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Independent Contractor

Independent Contractor LAWSUITS

Employers can improperly designate their workers as independent contractors or contract workers in order to avoid paying them wages and benefits that are required to be paid to employees under California law. If you believe this is happening to you, contact PARRIS work lawyers for a free case consultation today.

INDEPENDENT CONTRACTOR RIGHTS

It may not seem like there is a huge difference between an independent contractor and a regular employee, but the biggest factors that separate the two are: whether your employer is required to pay you overtime; provide meal and rest breaks; provide benefits, social security, and workers’ compensation; and meet other labor standards required under California law.

Employers can financially benefit from miscategorizing employees as independent contractors, so it is important to understand your rights and whether you are being misclassified, and not being paid your full work wages and benefits as a result.

CALIFORNIA INDEPENDENT CONTRACTOR LAW

A 2018 California Supreme Court Case, Dynamex Operations West Inc. v. Superior Court, clarified a further distinction between independent contractors and employees. Prior to this case, to determine employment classification, California law had analyzed how the business controlled the work that the employee performed.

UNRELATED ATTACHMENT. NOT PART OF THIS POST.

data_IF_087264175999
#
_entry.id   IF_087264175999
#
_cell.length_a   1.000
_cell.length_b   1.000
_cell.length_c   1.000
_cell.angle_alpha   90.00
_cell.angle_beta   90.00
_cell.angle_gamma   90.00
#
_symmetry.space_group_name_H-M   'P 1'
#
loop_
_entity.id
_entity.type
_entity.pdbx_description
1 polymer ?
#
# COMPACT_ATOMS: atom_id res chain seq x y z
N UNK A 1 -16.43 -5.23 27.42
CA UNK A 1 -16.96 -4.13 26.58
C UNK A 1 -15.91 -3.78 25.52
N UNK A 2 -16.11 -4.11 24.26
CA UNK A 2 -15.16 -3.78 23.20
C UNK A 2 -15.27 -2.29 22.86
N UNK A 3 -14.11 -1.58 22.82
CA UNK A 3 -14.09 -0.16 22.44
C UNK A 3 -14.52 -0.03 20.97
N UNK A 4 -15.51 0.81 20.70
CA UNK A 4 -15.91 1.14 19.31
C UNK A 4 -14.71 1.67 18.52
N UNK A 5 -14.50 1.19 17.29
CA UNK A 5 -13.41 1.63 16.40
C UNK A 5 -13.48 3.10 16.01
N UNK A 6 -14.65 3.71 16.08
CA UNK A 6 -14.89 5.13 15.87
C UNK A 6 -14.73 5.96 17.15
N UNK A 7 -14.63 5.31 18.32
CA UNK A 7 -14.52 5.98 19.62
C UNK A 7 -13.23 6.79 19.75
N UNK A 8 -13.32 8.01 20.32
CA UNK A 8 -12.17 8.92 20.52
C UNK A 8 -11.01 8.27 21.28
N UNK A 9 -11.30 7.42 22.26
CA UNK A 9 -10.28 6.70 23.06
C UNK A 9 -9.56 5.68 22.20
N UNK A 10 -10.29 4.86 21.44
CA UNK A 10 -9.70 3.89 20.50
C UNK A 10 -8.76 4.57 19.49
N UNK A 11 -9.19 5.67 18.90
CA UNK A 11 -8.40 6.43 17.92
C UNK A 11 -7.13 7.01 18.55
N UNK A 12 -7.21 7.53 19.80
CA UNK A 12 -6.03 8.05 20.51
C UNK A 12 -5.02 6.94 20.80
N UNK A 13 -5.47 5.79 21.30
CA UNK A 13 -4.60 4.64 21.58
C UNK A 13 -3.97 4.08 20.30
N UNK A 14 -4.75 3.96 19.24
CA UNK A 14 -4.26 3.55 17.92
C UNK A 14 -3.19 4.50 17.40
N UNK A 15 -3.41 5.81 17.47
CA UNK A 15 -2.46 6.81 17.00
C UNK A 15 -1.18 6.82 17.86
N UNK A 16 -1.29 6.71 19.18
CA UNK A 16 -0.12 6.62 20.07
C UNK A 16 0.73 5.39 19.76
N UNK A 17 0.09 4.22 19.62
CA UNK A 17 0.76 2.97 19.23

Now, in order for a worker to be classified as an independent contractor, a business must show that:

  • The worker is free from the control and direction of the employer
  • The worker performs work that is outside the hirer’s core business
  • The worker engages in an independently established trade, occupation, or business

CONTACT PARRIS WORK LAWYERS

Under this analysis, most gig economy employers are misclassifying their contract workers as independent contractors. For example, a ride-sharing company (whose primary service is to provide car drivers to the public) that employs drivers on an independent contractor basis is misclassifying their drivers because they do not perform work that is outside of the ride-sharing company’s core business.

PARRIS work lawyers regularly represent independent contractors against their employers to fight for their rights and wages accorded under California law. We’ve recovered over $500 million for employees in employment cases over the last 30 years. Contact PARRIS today for a free independent contractor case evaluation.

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